In this first image, taken with a 105 mm lens at f/6.3, the background was very distracting, as the depth of field was not shallow enough. Two choices had affected the depth of field in this image: the focal length and the aperture. The longer the focal length of the lens at any given aperture with a distance to the subject unchanged, the more shallow is the depth of field (the area in front and behind the subject appearing to be in focus), and the more blurred the out of focus areas are. The 105 mm telephoto lens was a reasonable compromise. This focal length offered an angle of view wide enough to fill the whole grass head in the frame, yet the focal distance was long enough to offer a shallow depth of field and blur the background. I could reduce the depth of field further by photographing at a large aperture, and that was what I did in the next image, taking it with a wide open lens (f/2.8):




Grass Head, 105 mm lens at f/2.8

The background looked much better; however, it was still too distracting, as the grasses did not blur and blend well enough. In addition, patches of ice and water on the ground had created large dark areas. I had decided to try another grass head about a meter away, with a less distracting background. This time, I had also positioned my camera lower, pointing it slightly upward. Now, the whole background was formed by stems of grass only, with no ice or water patches visible. To improve the bokeh further, I had to move my camera closer to the subject. The higher the subject magnification, the more shallow is the depth of field, and this move had finally helped me achieve the smooth background texture that I was looking for:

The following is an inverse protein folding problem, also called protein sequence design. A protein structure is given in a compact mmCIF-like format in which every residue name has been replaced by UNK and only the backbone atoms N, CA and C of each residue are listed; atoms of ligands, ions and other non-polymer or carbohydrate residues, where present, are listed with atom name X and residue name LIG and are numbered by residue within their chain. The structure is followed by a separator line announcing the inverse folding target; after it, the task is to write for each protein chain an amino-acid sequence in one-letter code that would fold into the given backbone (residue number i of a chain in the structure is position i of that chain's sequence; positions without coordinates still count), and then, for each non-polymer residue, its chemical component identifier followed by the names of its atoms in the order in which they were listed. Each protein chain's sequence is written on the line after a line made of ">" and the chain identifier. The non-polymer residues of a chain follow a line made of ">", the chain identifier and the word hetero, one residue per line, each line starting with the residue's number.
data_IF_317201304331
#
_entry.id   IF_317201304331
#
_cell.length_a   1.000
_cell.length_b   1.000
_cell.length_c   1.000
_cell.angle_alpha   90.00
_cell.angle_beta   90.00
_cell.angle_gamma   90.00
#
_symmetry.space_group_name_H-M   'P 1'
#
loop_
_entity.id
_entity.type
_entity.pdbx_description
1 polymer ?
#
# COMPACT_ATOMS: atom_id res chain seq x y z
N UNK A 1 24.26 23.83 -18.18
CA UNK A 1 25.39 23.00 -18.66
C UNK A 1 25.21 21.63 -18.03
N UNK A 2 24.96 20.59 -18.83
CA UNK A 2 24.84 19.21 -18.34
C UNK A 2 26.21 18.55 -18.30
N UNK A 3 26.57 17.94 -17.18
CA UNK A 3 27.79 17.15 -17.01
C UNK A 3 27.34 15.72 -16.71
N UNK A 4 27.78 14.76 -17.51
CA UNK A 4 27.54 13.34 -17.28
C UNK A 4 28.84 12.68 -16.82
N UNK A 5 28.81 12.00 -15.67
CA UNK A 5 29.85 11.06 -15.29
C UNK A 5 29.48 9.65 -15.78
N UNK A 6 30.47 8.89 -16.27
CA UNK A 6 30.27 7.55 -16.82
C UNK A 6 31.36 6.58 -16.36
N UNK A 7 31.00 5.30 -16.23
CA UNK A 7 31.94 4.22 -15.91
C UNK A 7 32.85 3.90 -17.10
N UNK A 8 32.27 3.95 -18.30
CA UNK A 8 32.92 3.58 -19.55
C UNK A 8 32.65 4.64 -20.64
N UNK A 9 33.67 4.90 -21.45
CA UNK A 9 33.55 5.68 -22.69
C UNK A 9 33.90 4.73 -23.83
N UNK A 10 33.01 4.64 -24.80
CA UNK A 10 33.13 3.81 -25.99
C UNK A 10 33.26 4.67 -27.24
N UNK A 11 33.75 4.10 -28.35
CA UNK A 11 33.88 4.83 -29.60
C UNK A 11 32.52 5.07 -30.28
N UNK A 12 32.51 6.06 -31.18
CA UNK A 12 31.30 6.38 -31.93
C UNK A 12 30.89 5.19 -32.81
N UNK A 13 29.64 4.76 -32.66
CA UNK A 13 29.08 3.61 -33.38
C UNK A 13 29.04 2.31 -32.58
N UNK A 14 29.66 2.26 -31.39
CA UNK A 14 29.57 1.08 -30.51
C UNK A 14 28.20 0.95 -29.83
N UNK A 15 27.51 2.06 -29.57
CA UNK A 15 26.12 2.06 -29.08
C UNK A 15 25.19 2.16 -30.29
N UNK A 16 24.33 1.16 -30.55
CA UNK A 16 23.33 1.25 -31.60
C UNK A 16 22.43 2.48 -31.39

Final Image: Grass Head in the Late Afternoon Sun, 105 mm lens at f/2.8